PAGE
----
- Have a financial review performed by a COMPETENT professional. All too often, those of us in the law enforcement world entrust our tax preparation and other financial management concerns to retired folks who venture out into the finance and insurance industries after retiring from law enforcement. While this is not necessarily a bad thing on its face, it is always best to do some due diligence and locate and employ a financial manager or consultant who has a broad area of knowledge and some wide ranging experience under his or her belt. That said, evaluate your current savings, debts - both long and short term, life insurance needs, long term care insurance needs, other investment vehicles, anticipated large expenditures in your future (kid’s college tuitions, weddings, vehicle purchases, relocation costs, anticipated and unanticipated medical expenses, etc.)
- If you are married, complete a personal review of your marriage and where it stands. It is never a good thing to find out that your spouse has a different take on the state of your marriage than you do, particularly once you are retired and he or she can pull a significant portion of your pension benefits as spousal support. Add to that the potential expenses stemming from child support for any underage children and you may find yourself in a financial pickle once you retire. If there is a chance that your marriage is not on firm ground, consult with an attorney who handles such matters before you submit your retirement papers.
- Whether you are married or not, make a determination as to whom the beneficiary or beneficiaries for your pension will be. Add to that a review of your existing insurance products and the beneficiaries, as well as the persons covered. Medical insurance, automobile insurance, annuity funds, social security account, etc. Determine what coverage changes will take place when you retire. Some benefits may reduce and some costs may increase. Be certain that all of your ducks are in a row, and put any policies or protections in place before you file your papers.
- Conduct an analysis of your monthly budget and determine if you will be able to meet all of your existing obligations with a reduced income, no overtime and the possibility of no gainful employment for a period of time. Ensure that you will not exhaust your savings before you have the ability to replace it.
- Begin your job search efforts before initiating your retirement procedures. It is always a good practice to find a new position before leaving your existing position. Start the process early, reach out to any contacts you may have, let people know that you are anticipating retiring “if you can find a position to transition into”.
- Put a resume and cover letter together. No matter what position you decide to seek, if you are planning on working for someone in the corporate world, or even within the federal system, you will need one type of resume or another. A solid resume, properly formatted into the type of document that most HR Managers are expecting, with the information they want to see in the places they want to find it, will help to set you apart from other applicants. Items listed on a resume should also demonstrate how the work you performed increased performance, had a positive result, or otherwise enhanced the entity for whom you worked. Simply listing job duties will not pass muster and will most likely end up with your resume finding its way into the ‘circular file’. Add to that a properly drafted, job specific cover letter, addressed to the right person, and you can almost ensure yourself a call for a phone interview or in-person interview, which is where you will be able to expand upon the resume and really sell yourself. It is a good idea to outsource the writing of your resume and cover letter to a professional who has the skills and experience to draft a professional document, but who also understands the work you performed in law enforcement and can translate that work into language that the corporate worlds can understand, relate to and comprehend the benefits you will bring to the organization. Those who attempt to draft their own resume oftentimes find themselves lacking in response and ultimately seeking out a professional to make them marketable.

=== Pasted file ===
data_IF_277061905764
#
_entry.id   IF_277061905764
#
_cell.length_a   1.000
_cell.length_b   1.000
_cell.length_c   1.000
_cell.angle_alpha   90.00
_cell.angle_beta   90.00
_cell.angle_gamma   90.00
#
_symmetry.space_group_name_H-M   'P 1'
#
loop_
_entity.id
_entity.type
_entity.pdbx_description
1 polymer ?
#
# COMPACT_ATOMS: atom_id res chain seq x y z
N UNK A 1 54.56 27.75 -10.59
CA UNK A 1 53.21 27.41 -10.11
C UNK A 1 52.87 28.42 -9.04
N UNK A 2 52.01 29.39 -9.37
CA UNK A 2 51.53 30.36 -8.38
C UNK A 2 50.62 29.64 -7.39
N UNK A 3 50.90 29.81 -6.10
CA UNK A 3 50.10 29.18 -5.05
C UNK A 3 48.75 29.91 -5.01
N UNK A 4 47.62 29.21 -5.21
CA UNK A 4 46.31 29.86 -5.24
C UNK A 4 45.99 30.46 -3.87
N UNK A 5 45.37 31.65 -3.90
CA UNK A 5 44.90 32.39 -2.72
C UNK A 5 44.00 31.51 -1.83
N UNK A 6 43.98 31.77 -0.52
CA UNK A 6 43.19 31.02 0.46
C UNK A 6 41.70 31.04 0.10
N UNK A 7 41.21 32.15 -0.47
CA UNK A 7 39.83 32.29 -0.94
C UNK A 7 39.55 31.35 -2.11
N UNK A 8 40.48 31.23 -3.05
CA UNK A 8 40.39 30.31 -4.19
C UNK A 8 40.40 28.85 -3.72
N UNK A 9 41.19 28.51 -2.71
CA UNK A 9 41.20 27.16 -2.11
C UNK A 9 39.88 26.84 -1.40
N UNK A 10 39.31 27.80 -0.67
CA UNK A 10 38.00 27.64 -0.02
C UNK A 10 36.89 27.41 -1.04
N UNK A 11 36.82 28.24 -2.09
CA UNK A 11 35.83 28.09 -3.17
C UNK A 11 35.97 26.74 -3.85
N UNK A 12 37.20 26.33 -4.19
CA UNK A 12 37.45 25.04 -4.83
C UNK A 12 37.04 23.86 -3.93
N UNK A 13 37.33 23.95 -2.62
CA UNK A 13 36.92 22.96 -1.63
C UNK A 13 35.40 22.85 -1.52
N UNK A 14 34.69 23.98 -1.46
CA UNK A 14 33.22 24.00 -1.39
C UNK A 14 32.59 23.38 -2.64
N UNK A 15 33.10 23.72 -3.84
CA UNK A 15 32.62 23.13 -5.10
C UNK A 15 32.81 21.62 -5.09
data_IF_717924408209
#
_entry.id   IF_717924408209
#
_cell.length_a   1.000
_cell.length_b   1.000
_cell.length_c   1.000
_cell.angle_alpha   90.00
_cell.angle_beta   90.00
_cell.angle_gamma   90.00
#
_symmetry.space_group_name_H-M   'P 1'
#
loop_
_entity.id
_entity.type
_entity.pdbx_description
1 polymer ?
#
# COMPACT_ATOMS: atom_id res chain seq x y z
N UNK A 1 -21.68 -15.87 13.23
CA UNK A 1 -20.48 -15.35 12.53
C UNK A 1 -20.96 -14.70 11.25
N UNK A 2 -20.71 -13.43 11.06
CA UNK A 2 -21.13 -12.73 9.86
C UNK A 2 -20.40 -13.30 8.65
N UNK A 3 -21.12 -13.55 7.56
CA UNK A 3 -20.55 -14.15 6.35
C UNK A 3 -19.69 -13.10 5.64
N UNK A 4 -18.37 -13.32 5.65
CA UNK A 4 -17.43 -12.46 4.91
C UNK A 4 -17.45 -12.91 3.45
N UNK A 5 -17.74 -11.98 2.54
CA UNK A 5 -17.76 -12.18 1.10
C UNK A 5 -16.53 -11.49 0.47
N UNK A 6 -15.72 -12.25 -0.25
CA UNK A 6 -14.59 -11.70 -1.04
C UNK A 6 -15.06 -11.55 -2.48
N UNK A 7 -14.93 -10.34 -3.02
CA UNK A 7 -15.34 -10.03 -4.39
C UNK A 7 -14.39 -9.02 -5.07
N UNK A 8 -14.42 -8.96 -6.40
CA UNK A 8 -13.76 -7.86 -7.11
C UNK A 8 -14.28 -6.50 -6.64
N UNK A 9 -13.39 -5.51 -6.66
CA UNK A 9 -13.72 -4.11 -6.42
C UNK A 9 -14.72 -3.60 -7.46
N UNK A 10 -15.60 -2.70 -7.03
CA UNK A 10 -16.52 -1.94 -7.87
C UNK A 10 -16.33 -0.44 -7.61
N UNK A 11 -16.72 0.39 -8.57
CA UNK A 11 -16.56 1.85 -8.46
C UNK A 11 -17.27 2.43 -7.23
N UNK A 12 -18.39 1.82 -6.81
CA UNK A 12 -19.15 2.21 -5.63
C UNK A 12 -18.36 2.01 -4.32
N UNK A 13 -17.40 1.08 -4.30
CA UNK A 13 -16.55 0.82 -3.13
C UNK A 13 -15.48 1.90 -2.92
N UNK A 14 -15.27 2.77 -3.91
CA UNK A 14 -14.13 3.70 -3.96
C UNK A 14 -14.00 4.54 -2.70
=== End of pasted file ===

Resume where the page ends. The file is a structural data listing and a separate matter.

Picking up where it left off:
- Apply for a few positions for which you are not overly excited. Take an opportunity to sit through several telephone and in-person interviews. Sit with a friend who conducts hiring interviews and ask them to put you through a mock interview session. Develop and hone your skills, the answers to frequently asked questions, and your presentation skills. It is much easier to sell an item, or to interview or interrogate a criminal, than it is to sit on the receiving end of a job interview. Become as comfortable as you can with the process, develop a list of questions that you would like to ask when the time arises during the interview process, and learn what you should be asking and what questions are not appropriate during each phase of the process.
- Lather, Rinse and Repeat. You are probably going to have to send out a lot of resumes, upload them into Applicant Processing Systems, and speak with many people before you are offered a position. With the large number of highly qualified people retiring from law enforcement over the past 10 years and the large number anticipated in the coming years, added to the number of other unemployed people in today’s economy, there will be a significant level of competition. You need to make sure that you set yourself apart from everyone else and convey through your cover letter, resume, interview skills and personal presentation, that you are the best candidate for the job and a defined benefit to the company.
Once you have undertaken all of the steps listed above, and you are certain that you have addressed each of the concerns identified, along with any other issues that might be specific to your personal situation, you should be well situated to initiate the retirement process and begin the next phase of your life. Remember, there is life after law enforcement and the level of stress relief, freedom and personal satisfaction you can achieve, along with the level of financial compensation you can garner based upon the many skills you have amassed and experiences you have attained, will make you wonder why you didn’t retire as soon as you were eligible. It is time to start earning the kind of money you deserve. Go out and get yours and rest easy knowing that your pension will always be there for you and your family for the rest of your life.